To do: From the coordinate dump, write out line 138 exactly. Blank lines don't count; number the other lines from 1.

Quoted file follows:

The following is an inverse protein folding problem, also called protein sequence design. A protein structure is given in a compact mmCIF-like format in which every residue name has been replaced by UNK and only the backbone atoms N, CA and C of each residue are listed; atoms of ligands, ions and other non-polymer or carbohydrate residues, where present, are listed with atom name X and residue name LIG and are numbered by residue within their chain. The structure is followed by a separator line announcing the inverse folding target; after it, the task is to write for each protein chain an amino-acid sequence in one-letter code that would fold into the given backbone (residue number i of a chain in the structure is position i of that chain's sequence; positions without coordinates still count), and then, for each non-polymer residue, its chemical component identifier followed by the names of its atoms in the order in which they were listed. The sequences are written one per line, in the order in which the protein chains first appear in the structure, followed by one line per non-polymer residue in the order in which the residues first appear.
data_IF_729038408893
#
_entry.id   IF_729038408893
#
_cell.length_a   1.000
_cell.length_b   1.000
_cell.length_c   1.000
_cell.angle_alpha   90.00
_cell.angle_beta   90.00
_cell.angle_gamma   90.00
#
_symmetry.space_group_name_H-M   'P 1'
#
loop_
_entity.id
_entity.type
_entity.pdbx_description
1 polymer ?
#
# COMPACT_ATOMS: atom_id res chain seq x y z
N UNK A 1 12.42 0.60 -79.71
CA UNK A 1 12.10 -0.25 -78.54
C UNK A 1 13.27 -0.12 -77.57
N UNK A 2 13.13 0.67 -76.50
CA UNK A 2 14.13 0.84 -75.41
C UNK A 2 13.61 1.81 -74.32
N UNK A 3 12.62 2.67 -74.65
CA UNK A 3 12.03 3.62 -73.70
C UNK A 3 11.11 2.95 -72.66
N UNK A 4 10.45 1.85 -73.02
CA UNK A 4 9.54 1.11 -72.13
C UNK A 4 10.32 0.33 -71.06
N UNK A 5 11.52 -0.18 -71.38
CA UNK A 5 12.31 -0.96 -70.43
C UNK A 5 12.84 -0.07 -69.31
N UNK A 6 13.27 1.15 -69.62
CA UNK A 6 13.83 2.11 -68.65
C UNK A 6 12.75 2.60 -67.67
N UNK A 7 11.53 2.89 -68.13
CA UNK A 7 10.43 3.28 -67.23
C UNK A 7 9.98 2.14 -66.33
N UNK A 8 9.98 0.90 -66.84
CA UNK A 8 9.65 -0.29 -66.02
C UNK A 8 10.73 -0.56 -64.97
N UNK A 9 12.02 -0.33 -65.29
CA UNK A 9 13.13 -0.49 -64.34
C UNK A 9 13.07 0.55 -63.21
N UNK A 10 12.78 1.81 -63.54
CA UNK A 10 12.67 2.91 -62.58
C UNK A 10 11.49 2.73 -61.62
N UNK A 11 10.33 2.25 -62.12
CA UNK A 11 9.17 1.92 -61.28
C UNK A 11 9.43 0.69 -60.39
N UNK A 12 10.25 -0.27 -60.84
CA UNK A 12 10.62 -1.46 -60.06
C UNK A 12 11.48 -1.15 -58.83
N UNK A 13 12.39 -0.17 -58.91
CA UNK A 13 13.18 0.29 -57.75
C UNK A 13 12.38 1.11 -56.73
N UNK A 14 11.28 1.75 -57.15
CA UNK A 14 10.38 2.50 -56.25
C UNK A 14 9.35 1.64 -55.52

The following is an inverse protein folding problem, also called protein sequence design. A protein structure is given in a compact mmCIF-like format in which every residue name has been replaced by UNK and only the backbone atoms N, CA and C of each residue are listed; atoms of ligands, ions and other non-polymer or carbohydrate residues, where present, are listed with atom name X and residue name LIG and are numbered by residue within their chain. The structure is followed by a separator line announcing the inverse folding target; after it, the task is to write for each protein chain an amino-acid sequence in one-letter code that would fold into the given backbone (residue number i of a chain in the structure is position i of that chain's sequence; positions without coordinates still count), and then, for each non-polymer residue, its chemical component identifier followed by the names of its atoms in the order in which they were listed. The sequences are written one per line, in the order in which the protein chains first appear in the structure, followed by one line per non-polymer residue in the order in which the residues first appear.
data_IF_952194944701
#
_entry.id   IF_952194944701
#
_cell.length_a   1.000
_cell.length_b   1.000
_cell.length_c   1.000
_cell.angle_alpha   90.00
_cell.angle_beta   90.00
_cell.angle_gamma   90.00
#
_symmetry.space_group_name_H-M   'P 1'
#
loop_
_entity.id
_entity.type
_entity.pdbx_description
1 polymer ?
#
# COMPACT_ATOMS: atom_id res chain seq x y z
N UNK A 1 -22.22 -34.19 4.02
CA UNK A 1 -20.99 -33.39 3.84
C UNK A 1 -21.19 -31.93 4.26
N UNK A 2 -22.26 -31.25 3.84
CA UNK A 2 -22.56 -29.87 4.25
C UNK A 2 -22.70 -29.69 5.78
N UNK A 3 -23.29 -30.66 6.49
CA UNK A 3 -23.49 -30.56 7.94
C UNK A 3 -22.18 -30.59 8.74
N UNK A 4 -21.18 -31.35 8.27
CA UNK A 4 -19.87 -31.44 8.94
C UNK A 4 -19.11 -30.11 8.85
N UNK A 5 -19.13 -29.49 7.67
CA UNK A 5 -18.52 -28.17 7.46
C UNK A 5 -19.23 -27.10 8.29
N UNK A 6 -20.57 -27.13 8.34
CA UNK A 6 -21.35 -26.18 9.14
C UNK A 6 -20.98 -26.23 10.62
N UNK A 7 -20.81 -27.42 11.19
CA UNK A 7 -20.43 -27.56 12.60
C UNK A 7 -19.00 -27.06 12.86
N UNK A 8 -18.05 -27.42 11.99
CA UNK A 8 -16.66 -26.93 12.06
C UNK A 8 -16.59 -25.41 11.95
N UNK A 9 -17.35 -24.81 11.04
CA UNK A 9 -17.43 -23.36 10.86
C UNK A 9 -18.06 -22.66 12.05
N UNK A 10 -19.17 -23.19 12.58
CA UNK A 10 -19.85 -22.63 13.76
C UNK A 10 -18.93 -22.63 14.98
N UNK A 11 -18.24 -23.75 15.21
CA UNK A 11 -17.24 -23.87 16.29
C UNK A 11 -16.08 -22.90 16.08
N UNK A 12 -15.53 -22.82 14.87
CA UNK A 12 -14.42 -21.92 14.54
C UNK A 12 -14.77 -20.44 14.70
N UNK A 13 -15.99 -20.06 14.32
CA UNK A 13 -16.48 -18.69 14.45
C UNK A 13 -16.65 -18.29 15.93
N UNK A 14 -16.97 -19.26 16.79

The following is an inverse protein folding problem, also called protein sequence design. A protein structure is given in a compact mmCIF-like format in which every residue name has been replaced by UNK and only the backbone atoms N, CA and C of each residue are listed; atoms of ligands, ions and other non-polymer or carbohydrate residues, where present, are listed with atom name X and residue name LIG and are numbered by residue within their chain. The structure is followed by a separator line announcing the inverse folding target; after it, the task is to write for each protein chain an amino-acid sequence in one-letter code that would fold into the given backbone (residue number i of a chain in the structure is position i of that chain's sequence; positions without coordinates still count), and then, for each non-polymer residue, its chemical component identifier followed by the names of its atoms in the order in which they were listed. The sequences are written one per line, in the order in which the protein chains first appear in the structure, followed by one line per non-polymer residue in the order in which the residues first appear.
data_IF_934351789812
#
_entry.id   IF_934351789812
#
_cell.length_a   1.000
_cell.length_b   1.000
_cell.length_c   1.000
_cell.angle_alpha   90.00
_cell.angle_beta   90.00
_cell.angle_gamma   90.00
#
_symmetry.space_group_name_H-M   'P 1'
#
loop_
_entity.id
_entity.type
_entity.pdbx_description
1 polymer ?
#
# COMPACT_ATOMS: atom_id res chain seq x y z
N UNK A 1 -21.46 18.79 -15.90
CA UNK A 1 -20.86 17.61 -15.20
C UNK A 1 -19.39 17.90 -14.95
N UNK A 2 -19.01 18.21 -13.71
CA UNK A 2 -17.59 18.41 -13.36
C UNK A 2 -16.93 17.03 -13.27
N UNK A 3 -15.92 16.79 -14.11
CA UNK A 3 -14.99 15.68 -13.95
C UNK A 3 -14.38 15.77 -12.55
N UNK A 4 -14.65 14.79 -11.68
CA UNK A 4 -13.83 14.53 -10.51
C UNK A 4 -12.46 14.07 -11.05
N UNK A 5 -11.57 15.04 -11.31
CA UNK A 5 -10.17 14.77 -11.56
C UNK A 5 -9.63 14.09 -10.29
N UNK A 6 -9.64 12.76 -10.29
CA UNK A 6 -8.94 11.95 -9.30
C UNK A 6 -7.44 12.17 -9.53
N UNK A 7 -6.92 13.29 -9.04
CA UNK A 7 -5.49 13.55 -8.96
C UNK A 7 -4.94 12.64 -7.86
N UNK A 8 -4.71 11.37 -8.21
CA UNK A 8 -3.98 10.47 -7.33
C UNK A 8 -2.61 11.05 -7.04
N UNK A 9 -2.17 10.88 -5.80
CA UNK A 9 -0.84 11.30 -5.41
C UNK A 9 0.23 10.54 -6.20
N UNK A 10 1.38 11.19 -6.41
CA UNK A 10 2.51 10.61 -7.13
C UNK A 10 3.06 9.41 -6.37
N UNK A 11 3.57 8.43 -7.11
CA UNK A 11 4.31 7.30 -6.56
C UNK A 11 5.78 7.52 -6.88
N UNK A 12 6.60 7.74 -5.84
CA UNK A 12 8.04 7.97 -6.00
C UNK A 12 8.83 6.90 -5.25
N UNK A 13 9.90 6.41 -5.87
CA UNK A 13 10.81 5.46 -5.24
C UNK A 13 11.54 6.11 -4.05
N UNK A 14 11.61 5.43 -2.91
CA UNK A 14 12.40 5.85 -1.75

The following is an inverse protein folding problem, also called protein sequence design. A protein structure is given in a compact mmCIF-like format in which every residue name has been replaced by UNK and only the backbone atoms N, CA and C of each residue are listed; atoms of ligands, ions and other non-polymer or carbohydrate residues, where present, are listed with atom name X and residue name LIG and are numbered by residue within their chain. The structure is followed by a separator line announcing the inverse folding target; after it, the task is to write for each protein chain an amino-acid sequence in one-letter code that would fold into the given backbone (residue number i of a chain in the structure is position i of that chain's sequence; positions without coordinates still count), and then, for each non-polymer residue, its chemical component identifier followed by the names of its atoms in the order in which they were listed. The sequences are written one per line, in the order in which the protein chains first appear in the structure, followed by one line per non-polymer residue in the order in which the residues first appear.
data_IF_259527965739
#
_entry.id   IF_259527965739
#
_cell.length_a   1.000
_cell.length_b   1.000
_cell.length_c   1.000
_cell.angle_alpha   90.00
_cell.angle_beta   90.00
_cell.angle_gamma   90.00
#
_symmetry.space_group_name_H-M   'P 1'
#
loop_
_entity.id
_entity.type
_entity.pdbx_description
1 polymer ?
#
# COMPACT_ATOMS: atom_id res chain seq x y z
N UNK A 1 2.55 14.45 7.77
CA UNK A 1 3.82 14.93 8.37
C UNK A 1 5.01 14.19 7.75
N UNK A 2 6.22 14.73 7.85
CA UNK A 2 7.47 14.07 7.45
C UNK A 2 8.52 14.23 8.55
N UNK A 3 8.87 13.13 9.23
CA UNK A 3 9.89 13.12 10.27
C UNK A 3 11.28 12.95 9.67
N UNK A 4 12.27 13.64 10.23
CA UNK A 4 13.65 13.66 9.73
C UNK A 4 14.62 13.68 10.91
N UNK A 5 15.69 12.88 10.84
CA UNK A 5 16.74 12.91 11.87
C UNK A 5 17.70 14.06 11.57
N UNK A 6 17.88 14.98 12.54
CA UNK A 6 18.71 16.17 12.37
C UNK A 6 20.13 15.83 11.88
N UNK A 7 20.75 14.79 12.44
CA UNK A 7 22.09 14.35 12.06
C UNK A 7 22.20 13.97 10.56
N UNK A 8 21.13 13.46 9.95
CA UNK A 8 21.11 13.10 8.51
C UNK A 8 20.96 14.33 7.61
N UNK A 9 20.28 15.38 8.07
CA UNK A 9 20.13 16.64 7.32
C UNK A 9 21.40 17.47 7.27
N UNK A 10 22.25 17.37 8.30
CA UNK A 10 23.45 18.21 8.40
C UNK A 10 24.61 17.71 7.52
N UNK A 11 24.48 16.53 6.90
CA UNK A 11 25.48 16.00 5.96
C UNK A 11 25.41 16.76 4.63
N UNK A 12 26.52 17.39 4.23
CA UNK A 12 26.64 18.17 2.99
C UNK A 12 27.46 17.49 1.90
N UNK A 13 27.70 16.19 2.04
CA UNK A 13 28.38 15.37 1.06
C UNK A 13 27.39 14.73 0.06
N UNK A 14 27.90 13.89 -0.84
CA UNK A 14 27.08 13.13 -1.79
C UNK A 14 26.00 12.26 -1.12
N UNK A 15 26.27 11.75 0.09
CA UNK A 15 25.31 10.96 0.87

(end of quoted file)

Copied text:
#